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Giants lose, other team wins


San Diego Padres v San Francisco Giants Photo by Thearon W. Henderson/Getty Images

When the hellmouth of the top of the sixth inning opened up and swallowed the Giants whole, the mood was blissfully unaware. I miss that innocence. The Giants had scored three runs — in one inning! — to take a two-run lead, and it looked like they were going to win in a classic Giants-Padres way. The only way for either team to win in this divisional rivalry is to annoy the heck out of the other team. It’s in the treaty.

Then came the hellmouth. The Giants haven’t scored eight runs in a game for two weeks. They allowed eight runs in one inning on Saturday night. They needed a double play that would never come, and a third out that eventually did, but only when it was cloaked in sadness.

The Giants have topped out at five runs in over the last 13 games. The distribution of runs for them since they scored as many runs as the Padres scored in the top of the sixth inning:

5 runs - 1
4 runs - 3
3 runs - 2
2 runs - 2
1 run - 2
0 runs - 3

That is one hard team to watch.

The Giants strung together hits in the bottom of the fifth inning. Can you imagine? Strung together hits to score three runs, like a normal team. It was invigorating to see them string hits together, tying the game, taking the lead. That’s what normal teams do to win.

Then came the hellmouth.

Yes! It does work as a catchphrase. The hellmouth opened up and swallowed the Giants whole. I can’t stress that enough.

Yes, the hellmouth was fearsome.

Okay, you’re laying these catchphrases on a little thick.


The hellmouth opened in the top of the sixth inning, again. If it were a postseason game, Terry Francona would have brought in Andrew Miller. It was late enough in the game to worry about which relievers would protect the lead best. Bruce Bochy went to Chris Stratton, who ...

  1. Was excellent in a three-inning sting in Coors Field
  2. Hadn’t pitched in a week
  3. Has limited short-relief experience

The last time we saw Stratton, he was the only bright spot in a miserable Coors Field special, to the point where I pretended like he was the second coming of Robb Nen, just because it was too much of a drag to think about the rest of the game. There was promise there, though.

That promise had the day off. Stratton kept leaking fastballs over the plate, to the point where Bochy had to remove him to limit the damage. The damage was not limited. It was an uninspiring outing.

Then Neil Ramirez came in and pitched his way off the roster. I get the spring performance and the FIP and the xFIP and the minor-league numbers, but we have several innings of evidence to suggest he can’t fool major league hitters. The Giants essentially chose him over Clayton Blackburn, and I’m pretty sure that decision isn’t going to age well. He can clearly miss bats, and I worry about overreacting to a small sample, but the control is too dodgy to trust. He pried open the hellmouth with his bare hands and jammed his torso in it to keep it open.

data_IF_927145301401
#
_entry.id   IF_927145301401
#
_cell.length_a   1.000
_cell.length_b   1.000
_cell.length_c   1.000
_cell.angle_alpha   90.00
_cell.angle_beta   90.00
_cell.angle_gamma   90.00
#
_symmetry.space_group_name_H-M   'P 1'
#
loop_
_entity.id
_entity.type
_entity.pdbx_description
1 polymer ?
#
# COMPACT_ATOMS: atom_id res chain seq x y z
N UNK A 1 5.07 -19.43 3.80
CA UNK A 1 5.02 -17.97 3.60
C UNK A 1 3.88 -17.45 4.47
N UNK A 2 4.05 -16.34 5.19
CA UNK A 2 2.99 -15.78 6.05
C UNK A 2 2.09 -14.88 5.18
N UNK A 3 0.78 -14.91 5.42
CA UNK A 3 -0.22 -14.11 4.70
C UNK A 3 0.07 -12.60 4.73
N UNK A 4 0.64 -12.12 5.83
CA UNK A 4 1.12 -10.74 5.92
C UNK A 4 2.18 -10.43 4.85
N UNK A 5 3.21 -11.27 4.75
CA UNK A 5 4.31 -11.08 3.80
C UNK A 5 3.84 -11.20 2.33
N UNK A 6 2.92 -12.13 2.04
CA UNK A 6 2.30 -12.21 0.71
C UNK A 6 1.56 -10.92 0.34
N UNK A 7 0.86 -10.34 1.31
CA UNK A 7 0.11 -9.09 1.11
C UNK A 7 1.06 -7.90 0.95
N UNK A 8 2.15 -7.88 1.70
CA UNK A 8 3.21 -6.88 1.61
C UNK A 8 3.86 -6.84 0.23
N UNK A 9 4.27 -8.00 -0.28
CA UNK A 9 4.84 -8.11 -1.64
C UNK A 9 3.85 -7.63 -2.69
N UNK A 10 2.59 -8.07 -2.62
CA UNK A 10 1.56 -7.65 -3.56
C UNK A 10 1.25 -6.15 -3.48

Could the Giants have won if they had gone with a more established duo to pitch in the sixth? Maybe. It’s not like I would have taken it easy on George Kontos or Cory Gearrin if either of them had blown the lead, so let’s not pretend like Bochy kept 2011 Sergio Romo in the bullpen.

But while it was an unusual call to go with Stratton, it wasn’t that wacky. He had some get-some-work-in tokens that needed to be redeemed, and his previous outing suggested that he could throw an inning without screwing up.

Instead, he screwed it up. And he brought along Neil Ramirez, who was left out on the mound to think about what he had done. Ramirez threw 52 pitches, which is cruel and unusual punishment for everyone involved. You, me, him. No one came out ahead.

Mostly, though, it made me wistful for a Giants offense that could score runs like that. Look at this arrogant ass from last year:

The 2017 Giants might not do it once. Instead, they had to watch the Padres do it to them with a team made from Tecmo Baseball castoffs. The Padres scored 12 runs in this game; the Giants haven’t combined for 12 runs in back-to-back games since the second and third games of the season, when we had hope and weren’t dead inside.

The Giants have won two games in a row once this season. This was the 25th game of the year.

It’s possible that the Giants aren’t very good. Note that every pitcher for the Padres in this game finished the game with an ERA of 5.25 or worse. Doesn’t matter. Still awful.

Matt Cain was fine, even if he still gives me the 2012 Barry Zito April vibes, and I’m proud of the Giants for scoring four runs.

But it’s possible that the Giants aren’t very good. Adjust your expectations accordingly.

Note: The Dodgers hit back-to-back-to-back home runs to come back in the ninth inning of their game*. The Giants have hit three home runs in the last week, and they haven’t hit three home runs in any 18-inning stretch this season. Just thought you weren’t feeling gloomy enough.

* Additional note: The Giants haven’t come back in the ninth inning of any game since May, 2015. This is an actual baseball fact, and I’ll keep using it until morale improves.